Safe Spaces and the Good Men Project


Many of you noticed (probably because I said it on Twitter), but last night, my little blog managed to provoke a small response from Good Men Project, particularly in response to the part where I accused them of not listening. Luckily, Jack Varnell – GMP’s social media person in charge of their twitter feed (and facebook, etc) – did so in a comment on the blog, allowing it to be public for everyone to see and making it very simple for me to respond publicly. I’ve copied his statement here:

I am the social media moderator who posted those tweets. As you are well aware, GMP is a forum for discussion, debate and hopefully productive work towards resolution. We may or may not individually, or collectively agree with everything posted there but we do believe in the right to have, and share opinions on topics which are often inflammatory in nature, and hard to have civil discussion about.

While it may not have been the most appropriate response, I am the responsible party, and feel that neither is opening a debate on twitter where the obvious limitations of discourse exist. Especially when everyone concerned knows we publish material, we do not always write it. We saw the limitations of fighting on twitter play out in the Hugo Schwyzer, Amanda Marcotte debacle [editor’s note: the Twitter debacle didn’t involve Hugo – it concerned a debate between Marcotte and GMP founder, Tom Matlack. The Hugo Schwyzer part came later] several weeks ago. Regardless of the nature of my personal, or the GMP perspective on the issues, they need to be discussed maturely, thoughtfully, and with an open eye towards change or change will never occur. One of our slogans is “If you do not like the conversation, change it.” That doesn’t usually happen on twitter. Hence the invitation.

The point that gets missed is that those tweets were an invitation to be heard, to voice your opinions and perhaps change minds in a forum that was designed specifically for that. We are proud of our efforts to provide a safe place for all to engage, and to do it with an audience who has shown an interest on the topic at hand. The readership we have that may come to us for sports discussion, or parenting, or relationships may not need to be bombarded in the tweetstream with an ongoing battle they care nothing about. And vice versa. Our twitter serves as a highway of sorts directing people to what they have said they want from GMP. When you see a post about a topic of no interest to you, you ignore it and move on, then follow the discussion on the posts you are inclined to benefit from or add to.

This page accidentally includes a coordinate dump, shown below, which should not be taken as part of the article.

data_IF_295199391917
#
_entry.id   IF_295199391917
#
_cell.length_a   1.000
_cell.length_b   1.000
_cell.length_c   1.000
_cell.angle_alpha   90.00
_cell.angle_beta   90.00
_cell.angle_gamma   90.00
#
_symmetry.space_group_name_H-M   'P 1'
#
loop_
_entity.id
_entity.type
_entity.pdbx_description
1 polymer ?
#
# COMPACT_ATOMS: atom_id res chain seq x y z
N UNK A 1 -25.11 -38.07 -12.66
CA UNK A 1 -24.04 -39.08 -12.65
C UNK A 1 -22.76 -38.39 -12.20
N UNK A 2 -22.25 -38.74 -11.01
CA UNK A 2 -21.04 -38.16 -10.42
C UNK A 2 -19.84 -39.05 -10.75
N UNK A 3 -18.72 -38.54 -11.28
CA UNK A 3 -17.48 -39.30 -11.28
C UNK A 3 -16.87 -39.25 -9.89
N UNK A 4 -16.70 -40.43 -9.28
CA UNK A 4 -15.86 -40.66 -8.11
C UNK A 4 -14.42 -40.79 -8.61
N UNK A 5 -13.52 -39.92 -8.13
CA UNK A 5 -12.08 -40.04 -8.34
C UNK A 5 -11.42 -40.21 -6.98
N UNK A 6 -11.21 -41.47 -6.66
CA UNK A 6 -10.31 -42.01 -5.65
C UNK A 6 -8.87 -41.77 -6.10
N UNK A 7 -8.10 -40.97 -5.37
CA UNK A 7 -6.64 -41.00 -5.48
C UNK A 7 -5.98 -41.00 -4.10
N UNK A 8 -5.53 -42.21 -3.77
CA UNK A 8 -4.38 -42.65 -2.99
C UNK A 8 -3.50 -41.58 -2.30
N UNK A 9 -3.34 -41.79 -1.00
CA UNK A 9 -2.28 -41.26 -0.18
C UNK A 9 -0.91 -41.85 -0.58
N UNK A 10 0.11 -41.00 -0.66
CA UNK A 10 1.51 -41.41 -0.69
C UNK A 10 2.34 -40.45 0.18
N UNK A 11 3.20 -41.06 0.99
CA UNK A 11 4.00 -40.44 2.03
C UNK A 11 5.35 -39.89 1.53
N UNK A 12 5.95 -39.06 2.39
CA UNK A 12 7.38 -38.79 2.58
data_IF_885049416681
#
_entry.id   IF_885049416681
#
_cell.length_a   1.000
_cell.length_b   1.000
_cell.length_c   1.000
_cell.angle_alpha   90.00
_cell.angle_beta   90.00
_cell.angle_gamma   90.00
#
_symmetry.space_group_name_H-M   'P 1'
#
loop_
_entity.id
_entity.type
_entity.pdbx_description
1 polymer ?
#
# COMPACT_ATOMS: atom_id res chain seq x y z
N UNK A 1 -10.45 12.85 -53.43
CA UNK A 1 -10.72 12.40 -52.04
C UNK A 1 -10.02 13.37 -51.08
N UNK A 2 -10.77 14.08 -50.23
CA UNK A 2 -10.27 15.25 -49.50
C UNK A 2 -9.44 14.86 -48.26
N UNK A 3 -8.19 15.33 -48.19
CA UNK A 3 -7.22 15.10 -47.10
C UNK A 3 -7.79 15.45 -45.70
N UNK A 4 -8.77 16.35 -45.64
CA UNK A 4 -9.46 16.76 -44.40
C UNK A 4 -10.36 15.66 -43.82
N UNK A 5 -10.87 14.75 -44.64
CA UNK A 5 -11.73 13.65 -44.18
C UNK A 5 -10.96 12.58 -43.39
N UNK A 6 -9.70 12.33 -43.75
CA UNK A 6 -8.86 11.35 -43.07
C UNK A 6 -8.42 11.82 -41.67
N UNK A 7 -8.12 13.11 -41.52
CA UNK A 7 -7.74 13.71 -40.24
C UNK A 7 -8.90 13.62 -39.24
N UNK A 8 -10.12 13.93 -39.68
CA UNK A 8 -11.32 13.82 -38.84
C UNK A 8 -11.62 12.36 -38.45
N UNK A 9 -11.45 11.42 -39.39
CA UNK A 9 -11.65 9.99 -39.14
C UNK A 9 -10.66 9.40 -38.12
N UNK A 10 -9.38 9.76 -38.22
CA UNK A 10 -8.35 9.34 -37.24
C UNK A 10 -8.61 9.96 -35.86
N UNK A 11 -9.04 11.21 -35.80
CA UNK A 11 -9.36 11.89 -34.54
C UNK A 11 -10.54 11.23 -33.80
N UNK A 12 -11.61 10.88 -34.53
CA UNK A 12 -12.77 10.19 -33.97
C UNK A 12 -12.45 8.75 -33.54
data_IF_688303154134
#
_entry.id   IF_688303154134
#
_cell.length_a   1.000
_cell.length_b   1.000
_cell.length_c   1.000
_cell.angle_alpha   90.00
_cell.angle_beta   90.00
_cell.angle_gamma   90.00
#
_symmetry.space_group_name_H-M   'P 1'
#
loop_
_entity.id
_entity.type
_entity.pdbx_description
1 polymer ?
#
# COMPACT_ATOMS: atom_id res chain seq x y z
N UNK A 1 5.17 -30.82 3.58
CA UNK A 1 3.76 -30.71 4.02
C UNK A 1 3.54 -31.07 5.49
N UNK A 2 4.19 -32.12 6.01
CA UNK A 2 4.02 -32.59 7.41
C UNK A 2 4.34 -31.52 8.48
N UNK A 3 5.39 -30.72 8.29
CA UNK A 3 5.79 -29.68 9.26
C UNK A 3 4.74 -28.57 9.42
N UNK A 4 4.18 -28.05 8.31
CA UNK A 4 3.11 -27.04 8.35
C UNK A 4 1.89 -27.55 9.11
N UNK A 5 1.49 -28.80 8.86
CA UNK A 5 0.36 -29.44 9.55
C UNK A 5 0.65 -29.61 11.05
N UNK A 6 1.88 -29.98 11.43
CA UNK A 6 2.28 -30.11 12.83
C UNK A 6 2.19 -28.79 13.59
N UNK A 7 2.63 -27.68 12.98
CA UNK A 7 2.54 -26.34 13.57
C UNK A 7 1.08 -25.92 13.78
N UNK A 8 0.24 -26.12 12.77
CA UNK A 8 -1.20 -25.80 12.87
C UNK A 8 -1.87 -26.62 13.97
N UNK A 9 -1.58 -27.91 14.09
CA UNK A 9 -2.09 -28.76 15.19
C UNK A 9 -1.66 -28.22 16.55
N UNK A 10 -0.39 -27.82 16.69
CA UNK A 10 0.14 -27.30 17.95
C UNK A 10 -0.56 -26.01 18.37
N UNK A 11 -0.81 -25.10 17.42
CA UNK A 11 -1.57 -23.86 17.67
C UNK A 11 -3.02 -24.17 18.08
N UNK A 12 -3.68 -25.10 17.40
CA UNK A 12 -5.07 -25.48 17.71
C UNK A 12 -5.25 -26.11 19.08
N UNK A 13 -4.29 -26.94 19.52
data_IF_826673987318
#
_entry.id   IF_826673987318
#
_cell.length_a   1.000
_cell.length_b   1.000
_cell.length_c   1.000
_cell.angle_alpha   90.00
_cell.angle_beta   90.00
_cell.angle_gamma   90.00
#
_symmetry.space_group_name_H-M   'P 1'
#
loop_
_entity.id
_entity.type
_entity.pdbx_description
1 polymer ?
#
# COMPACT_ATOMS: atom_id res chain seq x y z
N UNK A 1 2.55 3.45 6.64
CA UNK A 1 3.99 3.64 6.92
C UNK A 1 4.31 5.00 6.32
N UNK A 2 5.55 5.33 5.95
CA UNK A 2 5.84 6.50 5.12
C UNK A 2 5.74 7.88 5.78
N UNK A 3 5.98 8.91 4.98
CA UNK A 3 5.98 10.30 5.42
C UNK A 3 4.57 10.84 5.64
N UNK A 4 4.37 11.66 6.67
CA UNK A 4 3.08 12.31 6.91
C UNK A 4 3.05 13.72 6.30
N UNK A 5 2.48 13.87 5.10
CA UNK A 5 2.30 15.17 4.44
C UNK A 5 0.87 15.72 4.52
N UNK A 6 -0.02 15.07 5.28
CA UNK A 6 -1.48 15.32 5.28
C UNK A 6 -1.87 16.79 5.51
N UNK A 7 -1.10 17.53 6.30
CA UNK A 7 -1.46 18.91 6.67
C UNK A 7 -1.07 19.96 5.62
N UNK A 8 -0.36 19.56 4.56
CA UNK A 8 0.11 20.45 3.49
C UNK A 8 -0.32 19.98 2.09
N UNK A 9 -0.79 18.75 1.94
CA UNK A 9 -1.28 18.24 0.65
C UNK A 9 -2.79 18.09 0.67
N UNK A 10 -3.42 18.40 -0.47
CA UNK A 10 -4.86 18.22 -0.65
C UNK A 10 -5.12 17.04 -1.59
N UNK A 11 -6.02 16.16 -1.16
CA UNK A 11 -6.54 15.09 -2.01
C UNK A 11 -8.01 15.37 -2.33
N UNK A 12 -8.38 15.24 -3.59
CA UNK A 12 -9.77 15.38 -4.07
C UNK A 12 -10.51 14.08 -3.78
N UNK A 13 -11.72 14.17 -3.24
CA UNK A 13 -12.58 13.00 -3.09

You and your readership deserve to know the motivation behind the response and as a part of handling that task, and yes, in the interest of putting out the fires of the onslaught from those of a similar way of thinking to yours, and the GMP bashing), [sic] and as a way to steer that discussion to a place where it could be held more fully, I am the one who chose that approach. If there was offense taken I can only apologize for that, but rather than the judgement, perhaps knowing that will help to lessen the blow.

I do think the GMP record on supporting the rights of all, and our willingness to speak on difficult topics stands alone and far above the fray. Truly, I did mean it when I said we want to hear your thoughts and as long as they are not in violation of our extremely liberal commenting policy, they will be welcomed.

Sincerely, Jack Varnell

(emphasis mine)

From a social media standpoint, I actually understand and empathize with his point. As several of my twitter followers pointed out, the goal of a blog like Good Men Project is not necessarily to sustain a discussion but to drive ads to their site, and it does them no good if they confine the arguments to Twitter. And as someone who has gotten involved in Twitter debates, I would be hesitant if a group of feminists started debating me on twitter while I was in charge of social media for a company that is employing me. I would be hesitant to say something on behalf of my company, and it would be very hard to decide what response to have. I understand Mr. Varnell’s quandary.

But I disagree with his assertion (bolded) that GMP is a safe space for feminists and therefore an adequate space to air our grievances.

I think our major disagreement comes from a misunderstanding – on the part of GMP – of what a “safe space” is. In as brief words as I can muster, a safe space is not a space where every opinion has equal airing and equal weight. A safe space is one in which differing opinions are welcomed with an air that signals the disagreement may be walked away from at any time, with no hard feelings AND that disagreement will not be met with a personal attack. A safe space is one in which a person feels comfortable sharing a personal experience that helped define their opinions. Most importantly, a safe space is one in which actively harmful opinions – such as the idea that a woman can be a criminal accessory in her own rape* - are not given platform and prominence.

This is why, in my comment space, a personal attack and impugnation of an opponent’s sincerity of faith are an immediate, permanent ban.

Now, deciding what is an actively harmful opinion is very, very tough, and a lot of that depends on the tone set for the particular discursive space and demographic of the readership. For example, my readership on this space ranges from people of all different faithwalks, ideas, and backgrounds – I have agnostics, atheists, and Christians reading. It is heavily feminist, and is perceived (hopefully) as a safe space for feminist Christians. That is my goal and my demographic.